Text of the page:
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Expert Essay
Voices: Inclusive and Participatory Models for Coastal and Marine Tourism

What tools or mechanisms have been effective in creating opportunities for impactful engagement of stakeholders in the development of coastal and marine tourism? How do these tools or mechanisms need to be tailored to ensure active inclusion of particularly vulnerable or disenfranchised members of the community?

Lisa Bishop
Lisa Bishop
President, Friends of Hanauma Bay

Originating in the 1700s, citizen science (also referred to as ‘community science’) embraces public involvement in a broad range of scientific inquiry, encouraging curiosity and greater understanding of science by enabling participants to work with professional scientists. All over the world, citizen science engages, educates and empowers the public, including those who are vulnerable and disenfranchised, to get involved in research that informs environmental and governance policies they frequently would not be able to influence in any other way[1].

Citizen science, extensively informed by place-based traditional knowledge systems[2], is the most effective tool for creating opportunities for stakeholders to help develop coastal and marine tourism. The nexus between these two disciplines inspires a commitment to stewardship and provides methodologies to measure and mitigate the impacts of tourism on native cultures and coastal and marine biodiversity. Improved direct funding to organic community stewards and cultural practitioners will accelerate and underscore the nexus between citizen science and place-based traditional knowledge critical to the development and implementation of transformational coastal and marine tourism models.

The UN World Tourism Organization estimates that 1.3 billion tourists visited coastal attractions worldwide in 2017, and it projects more than 1.8 billion travellers to these destinations by 2030[3]. This intensity of travel impacts near-shore marine environments in many ways, including the promulgation of sunscreen pollution in ecologically sensitive areas. Both citizen science and traditional knowledge are instrumental in measuring the extent of sunscreen personal care products tied to tourism and developing mitigation strategies for these reef-toxic pollutants in Hanauma Bay, Oʻahu, Hawaiʻi; and Kahaluʻu Bay, Hawaiʻi Island, Hawaiʻi.

Hanauma Bay is Hawai’iʻs oldest Marine Life Conservation District and an iconic symbol of Hawaiʻi around the world, visited by 3,000–6,000 people a day before the COVID-19 pandemic. Citizen science is critical to the successful advocacy of stakeholders to reduce overtourism at the bay and mitigate its impacts. In 2017, citizen science determined that Hanauma Bay had the highest measured level of sunscreen pollution in Hawaiʻi[4]. This study was instrumental in Hawaiʻi’s passage of the world’s first ban on the sale of sunscreens containing oxybenzone and octinoxate[5]. A subsequent citizen science study demonstrated that oxybenzone from swimmers poses a serious threat to Hanauma’s coral reef ecosystem and that beach showers may also contribute to the bay’s contamination. It recommended further studies to determine whether the sunscreen load at Hanauma during periods of intensive tourism also poses a threat to public health[6]. Since approximately 95 percent of all visitors to Hanauma Bay are tourists, this second study by community stakeholders informs a new precautionary policy mitigating tourism’s demonstrated threat to the biodiversity of Hanauma’s marine ecosystem as Hawaiʻi pivots to a post-pandemic regenerative tourism model[7].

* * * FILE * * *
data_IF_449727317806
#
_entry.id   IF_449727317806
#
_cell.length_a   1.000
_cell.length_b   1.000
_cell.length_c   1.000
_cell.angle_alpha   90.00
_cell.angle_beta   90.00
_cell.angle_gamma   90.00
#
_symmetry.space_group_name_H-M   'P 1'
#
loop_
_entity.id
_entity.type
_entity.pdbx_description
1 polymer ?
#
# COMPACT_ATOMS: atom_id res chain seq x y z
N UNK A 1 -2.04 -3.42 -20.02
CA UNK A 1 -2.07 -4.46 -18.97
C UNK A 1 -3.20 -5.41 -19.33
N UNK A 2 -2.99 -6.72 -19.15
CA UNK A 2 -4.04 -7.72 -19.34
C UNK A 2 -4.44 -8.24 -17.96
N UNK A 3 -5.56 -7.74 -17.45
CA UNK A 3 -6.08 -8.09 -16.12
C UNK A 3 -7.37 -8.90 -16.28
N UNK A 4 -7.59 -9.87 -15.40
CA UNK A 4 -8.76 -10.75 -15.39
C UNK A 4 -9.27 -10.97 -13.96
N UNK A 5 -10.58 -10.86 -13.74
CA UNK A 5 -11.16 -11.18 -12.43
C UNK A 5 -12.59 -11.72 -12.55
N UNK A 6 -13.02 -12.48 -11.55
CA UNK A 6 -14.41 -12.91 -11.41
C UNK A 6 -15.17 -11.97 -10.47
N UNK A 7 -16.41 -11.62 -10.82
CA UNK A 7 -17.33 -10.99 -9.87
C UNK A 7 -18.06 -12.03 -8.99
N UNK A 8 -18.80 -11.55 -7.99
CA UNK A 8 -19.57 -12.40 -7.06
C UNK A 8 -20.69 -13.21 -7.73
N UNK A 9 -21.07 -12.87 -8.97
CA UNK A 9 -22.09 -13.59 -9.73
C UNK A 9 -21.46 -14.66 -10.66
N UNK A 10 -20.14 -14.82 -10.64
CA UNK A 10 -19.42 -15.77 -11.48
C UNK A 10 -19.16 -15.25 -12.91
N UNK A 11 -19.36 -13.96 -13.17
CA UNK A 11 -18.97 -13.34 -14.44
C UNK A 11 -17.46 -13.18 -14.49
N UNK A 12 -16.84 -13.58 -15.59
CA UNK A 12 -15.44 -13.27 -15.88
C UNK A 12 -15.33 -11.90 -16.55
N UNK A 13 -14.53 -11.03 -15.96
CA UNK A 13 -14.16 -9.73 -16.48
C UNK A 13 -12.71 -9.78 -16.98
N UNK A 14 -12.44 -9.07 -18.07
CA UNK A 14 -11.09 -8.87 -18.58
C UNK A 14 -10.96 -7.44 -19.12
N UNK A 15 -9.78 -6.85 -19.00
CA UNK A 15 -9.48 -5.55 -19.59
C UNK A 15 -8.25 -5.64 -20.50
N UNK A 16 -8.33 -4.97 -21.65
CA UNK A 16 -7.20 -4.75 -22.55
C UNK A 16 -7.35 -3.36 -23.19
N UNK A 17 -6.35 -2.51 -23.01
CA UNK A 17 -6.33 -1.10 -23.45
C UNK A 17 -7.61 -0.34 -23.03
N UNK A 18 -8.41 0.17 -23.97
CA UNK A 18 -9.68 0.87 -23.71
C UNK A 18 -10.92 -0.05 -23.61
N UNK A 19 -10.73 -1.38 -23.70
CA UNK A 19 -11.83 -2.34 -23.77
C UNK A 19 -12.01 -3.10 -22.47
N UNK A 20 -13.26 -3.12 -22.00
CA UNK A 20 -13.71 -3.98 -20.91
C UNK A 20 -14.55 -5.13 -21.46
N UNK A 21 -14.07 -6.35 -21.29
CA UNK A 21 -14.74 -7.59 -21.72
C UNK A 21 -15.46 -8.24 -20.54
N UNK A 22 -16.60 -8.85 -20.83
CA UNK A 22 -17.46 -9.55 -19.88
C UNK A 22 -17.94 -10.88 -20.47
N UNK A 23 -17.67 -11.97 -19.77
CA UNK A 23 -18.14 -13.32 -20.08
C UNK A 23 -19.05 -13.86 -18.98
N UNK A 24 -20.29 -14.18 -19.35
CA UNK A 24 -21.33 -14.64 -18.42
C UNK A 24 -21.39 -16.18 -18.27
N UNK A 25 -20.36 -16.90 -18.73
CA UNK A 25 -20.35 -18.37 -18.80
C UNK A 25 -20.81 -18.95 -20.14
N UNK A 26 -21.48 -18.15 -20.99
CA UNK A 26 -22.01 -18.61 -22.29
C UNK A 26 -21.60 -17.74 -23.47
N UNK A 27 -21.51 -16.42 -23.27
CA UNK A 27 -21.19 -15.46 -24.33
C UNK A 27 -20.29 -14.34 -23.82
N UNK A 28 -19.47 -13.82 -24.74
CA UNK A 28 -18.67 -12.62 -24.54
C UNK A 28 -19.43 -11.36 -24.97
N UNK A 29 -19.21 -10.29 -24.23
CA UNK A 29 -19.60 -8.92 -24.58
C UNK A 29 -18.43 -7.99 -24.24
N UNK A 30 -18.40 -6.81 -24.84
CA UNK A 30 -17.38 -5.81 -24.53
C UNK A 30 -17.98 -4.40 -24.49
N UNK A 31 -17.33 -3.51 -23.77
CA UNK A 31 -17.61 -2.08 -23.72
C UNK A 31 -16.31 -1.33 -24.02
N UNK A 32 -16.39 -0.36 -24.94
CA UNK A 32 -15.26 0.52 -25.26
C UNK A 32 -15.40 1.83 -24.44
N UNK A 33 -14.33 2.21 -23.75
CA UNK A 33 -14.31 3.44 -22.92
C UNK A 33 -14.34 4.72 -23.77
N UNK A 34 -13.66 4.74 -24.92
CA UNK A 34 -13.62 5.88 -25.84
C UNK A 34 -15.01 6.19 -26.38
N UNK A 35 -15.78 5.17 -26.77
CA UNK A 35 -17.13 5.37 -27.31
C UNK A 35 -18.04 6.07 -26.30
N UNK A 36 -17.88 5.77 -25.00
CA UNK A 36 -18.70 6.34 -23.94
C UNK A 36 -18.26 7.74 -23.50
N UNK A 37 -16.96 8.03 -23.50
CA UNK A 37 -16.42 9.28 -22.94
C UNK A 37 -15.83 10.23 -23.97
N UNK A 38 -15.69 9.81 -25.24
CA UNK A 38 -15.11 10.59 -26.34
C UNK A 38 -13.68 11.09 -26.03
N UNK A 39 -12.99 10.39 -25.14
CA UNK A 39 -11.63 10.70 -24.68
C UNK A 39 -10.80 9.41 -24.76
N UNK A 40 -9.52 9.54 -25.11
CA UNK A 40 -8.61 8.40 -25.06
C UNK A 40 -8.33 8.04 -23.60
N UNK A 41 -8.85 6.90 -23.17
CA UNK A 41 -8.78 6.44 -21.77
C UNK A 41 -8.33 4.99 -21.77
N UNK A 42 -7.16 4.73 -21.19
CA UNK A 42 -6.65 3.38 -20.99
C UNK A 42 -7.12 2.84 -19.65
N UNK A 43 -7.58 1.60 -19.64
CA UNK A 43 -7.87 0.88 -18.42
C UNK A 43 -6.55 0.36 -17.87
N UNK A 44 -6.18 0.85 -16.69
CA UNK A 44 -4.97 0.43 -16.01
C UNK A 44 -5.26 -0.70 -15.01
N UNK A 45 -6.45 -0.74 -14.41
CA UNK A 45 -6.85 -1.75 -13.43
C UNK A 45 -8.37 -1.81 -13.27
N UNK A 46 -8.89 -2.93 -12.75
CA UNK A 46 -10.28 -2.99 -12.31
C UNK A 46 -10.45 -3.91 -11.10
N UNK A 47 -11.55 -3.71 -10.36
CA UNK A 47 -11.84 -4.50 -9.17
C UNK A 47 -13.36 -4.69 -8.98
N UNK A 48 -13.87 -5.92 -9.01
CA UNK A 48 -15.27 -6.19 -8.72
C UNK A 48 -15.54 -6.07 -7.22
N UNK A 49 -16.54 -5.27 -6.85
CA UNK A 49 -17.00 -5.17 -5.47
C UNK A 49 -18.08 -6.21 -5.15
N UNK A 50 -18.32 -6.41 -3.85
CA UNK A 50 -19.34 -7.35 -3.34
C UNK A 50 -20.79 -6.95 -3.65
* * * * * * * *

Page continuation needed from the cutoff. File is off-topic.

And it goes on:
‘Friends of Hanauma Bay has been an invaluable resource, doing much of the work that those who have legal jurisdiction over the area haven’t.’

—Hawaiʻi state senator Chris Lee (2020)

 

The four-acre Kahaluʻu Bay is the most visited marine recreation site on Hawaiʻi Island’s west side, seeing over 400,000 visitors a year before the pandemic. Community stakeholders’ stewardship of this important natural resource is founded on the Kumulipo[8], the Hawaiian creation chant that reveres ʻuku koʻakoʻa (coral polyps) as the foundation of all life on earth. The Kahaluʻu Bay Education Center and its ReefTeach volunteers optimise the nexus between citizen science and place-based Hawaiian cultural traditions and practices into ongoing ecosystem health monitoring and community education and training programs that transform education into an invitation to help steward the bay to benefit residents and visitors alike[9].

 

The Kahaluʻu Bay Education Center (KBEC), under the leadership of Aunty Cindi Punihaole-Kennedy, has firmly balanced the management of Kahaluʻu Bays delicate ecosystem and rich cultural history, while establishing the site as a must-see for visitors to Hawaiʻi Island. Through effective partnerships with the State and County, as well as community advocates in the greater West Hawaiʻi community, KBEC is recognized as a leader in habitat management and responsible tourism in Hawaiʻi, protecting our communitys beloved resource from the impacts of climate change for future generations to enjoy.’